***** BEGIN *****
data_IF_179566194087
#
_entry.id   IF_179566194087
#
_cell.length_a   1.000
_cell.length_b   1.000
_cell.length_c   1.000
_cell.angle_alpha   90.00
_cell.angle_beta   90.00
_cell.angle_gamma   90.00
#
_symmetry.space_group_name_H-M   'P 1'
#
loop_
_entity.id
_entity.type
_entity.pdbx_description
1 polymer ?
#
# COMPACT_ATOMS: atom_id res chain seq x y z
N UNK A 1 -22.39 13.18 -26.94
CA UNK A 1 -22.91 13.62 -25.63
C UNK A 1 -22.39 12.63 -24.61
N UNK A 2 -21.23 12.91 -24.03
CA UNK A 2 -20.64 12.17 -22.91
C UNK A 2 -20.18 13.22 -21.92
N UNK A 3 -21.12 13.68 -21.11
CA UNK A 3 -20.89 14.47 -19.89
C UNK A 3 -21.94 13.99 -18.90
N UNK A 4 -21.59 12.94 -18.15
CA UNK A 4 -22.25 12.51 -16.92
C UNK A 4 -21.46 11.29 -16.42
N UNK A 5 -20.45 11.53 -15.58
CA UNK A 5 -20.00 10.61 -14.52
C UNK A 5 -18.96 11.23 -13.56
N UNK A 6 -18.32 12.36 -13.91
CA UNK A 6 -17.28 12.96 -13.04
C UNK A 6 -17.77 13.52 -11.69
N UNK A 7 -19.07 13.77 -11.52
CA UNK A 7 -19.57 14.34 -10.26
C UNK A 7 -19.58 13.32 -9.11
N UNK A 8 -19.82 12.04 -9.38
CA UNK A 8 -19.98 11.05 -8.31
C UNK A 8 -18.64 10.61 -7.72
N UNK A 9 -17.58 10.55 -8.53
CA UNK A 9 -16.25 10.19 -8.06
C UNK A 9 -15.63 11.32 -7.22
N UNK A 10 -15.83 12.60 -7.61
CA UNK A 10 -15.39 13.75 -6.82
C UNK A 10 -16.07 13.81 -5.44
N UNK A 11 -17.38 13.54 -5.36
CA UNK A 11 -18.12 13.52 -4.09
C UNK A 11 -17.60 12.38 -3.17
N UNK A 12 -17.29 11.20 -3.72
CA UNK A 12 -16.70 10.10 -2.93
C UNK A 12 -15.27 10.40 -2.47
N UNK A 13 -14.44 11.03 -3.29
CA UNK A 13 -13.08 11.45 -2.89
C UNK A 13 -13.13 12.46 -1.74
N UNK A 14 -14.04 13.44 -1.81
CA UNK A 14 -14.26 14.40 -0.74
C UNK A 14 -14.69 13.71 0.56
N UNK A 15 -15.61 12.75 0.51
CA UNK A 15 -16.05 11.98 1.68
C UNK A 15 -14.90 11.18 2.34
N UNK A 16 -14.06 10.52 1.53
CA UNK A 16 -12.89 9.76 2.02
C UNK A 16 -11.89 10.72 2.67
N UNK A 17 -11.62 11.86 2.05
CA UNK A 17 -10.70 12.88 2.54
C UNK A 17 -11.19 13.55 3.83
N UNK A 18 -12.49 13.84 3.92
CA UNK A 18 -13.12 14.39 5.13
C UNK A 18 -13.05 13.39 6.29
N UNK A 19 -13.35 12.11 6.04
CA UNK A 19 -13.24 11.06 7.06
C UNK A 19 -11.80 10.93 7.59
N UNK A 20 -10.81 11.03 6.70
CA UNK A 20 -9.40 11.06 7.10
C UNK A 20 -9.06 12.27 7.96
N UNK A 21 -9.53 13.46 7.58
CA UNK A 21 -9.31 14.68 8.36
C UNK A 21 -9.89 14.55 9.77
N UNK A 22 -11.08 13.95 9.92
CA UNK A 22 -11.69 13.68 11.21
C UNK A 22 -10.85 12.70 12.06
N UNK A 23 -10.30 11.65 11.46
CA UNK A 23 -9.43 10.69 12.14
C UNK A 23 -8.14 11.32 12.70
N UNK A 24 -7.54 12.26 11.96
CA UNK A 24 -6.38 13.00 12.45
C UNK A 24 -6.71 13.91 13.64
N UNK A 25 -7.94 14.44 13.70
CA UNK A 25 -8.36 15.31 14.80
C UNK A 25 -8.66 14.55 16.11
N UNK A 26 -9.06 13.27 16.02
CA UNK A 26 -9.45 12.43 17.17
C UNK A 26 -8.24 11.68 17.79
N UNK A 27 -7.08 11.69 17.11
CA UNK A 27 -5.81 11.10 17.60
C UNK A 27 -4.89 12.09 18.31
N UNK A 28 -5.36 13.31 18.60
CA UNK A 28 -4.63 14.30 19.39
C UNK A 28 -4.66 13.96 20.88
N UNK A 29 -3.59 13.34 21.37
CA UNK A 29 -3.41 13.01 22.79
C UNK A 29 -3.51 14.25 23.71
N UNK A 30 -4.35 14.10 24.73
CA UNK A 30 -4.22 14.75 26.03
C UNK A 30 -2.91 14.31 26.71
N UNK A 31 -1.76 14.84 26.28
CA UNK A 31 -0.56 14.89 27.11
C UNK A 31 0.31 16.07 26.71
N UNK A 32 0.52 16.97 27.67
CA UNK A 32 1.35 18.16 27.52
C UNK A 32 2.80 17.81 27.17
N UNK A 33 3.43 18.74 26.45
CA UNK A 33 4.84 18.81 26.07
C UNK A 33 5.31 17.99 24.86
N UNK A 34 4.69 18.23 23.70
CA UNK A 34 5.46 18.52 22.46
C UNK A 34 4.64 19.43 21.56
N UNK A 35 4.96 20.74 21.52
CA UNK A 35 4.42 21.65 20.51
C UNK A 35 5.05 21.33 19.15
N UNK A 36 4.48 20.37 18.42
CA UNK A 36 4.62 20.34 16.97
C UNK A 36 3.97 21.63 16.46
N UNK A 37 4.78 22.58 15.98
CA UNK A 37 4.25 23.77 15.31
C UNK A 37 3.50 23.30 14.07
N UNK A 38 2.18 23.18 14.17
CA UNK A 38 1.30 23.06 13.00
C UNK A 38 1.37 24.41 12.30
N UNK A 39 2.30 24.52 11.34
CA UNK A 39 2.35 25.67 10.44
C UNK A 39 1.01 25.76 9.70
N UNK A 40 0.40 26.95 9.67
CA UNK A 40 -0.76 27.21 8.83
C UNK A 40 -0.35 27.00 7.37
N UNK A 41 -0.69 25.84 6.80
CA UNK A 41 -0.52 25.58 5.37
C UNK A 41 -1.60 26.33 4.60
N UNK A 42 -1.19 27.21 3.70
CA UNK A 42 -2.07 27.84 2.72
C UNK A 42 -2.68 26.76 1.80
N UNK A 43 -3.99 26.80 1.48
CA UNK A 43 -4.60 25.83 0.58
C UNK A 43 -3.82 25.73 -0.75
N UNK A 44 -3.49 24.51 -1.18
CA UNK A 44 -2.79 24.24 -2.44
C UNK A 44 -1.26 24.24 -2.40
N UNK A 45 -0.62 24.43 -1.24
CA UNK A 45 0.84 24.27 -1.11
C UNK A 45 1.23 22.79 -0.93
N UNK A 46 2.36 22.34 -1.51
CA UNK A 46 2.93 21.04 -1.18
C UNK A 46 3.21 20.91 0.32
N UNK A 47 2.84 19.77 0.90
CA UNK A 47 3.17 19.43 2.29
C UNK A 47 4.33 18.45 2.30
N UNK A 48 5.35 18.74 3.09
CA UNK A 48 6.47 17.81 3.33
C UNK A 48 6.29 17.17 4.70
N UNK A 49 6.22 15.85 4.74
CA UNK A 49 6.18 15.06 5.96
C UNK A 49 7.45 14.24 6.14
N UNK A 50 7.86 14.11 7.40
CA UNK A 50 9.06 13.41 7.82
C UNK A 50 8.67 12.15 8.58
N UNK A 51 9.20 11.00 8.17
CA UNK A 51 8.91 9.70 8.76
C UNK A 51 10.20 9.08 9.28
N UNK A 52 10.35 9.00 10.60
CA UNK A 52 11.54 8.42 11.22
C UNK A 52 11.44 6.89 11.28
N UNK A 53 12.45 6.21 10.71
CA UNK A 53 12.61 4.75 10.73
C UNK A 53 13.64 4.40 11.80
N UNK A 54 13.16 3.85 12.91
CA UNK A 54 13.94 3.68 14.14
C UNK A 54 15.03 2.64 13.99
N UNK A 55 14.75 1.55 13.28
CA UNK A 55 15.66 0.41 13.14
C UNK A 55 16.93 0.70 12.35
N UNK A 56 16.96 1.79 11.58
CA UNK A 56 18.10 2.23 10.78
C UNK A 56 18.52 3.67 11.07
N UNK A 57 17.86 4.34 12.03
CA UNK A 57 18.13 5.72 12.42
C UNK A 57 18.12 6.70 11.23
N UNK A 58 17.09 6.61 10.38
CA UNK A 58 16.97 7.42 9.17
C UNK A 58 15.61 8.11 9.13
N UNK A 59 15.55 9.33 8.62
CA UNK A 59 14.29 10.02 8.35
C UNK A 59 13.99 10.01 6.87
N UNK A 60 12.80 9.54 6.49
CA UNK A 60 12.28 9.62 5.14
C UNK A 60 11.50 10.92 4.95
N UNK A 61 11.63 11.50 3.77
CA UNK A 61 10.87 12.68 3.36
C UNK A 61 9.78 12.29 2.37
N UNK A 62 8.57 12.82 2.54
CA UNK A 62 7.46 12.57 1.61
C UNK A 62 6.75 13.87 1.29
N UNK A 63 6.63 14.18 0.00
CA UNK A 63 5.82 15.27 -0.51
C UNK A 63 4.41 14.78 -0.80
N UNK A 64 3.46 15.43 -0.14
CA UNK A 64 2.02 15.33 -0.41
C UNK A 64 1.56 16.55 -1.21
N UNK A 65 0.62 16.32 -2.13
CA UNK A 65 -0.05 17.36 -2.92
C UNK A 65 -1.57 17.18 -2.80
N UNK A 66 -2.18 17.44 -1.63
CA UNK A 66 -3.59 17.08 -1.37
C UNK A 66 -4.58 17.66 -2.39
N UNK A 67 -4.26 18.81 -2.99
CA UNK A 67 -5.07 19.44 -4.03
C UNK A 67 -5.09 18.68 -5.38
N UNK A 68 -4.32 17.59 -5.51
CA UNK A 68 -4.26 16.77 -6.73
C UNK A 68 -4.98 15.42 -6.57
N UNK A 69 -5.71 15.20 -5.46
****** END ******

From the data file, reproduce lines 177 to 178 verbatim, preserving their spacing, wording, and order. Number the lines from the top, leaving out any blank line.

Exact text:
N UNK A 53 12.45 6.21 10.71
CA UNK A 53 12.61 4.75 10.73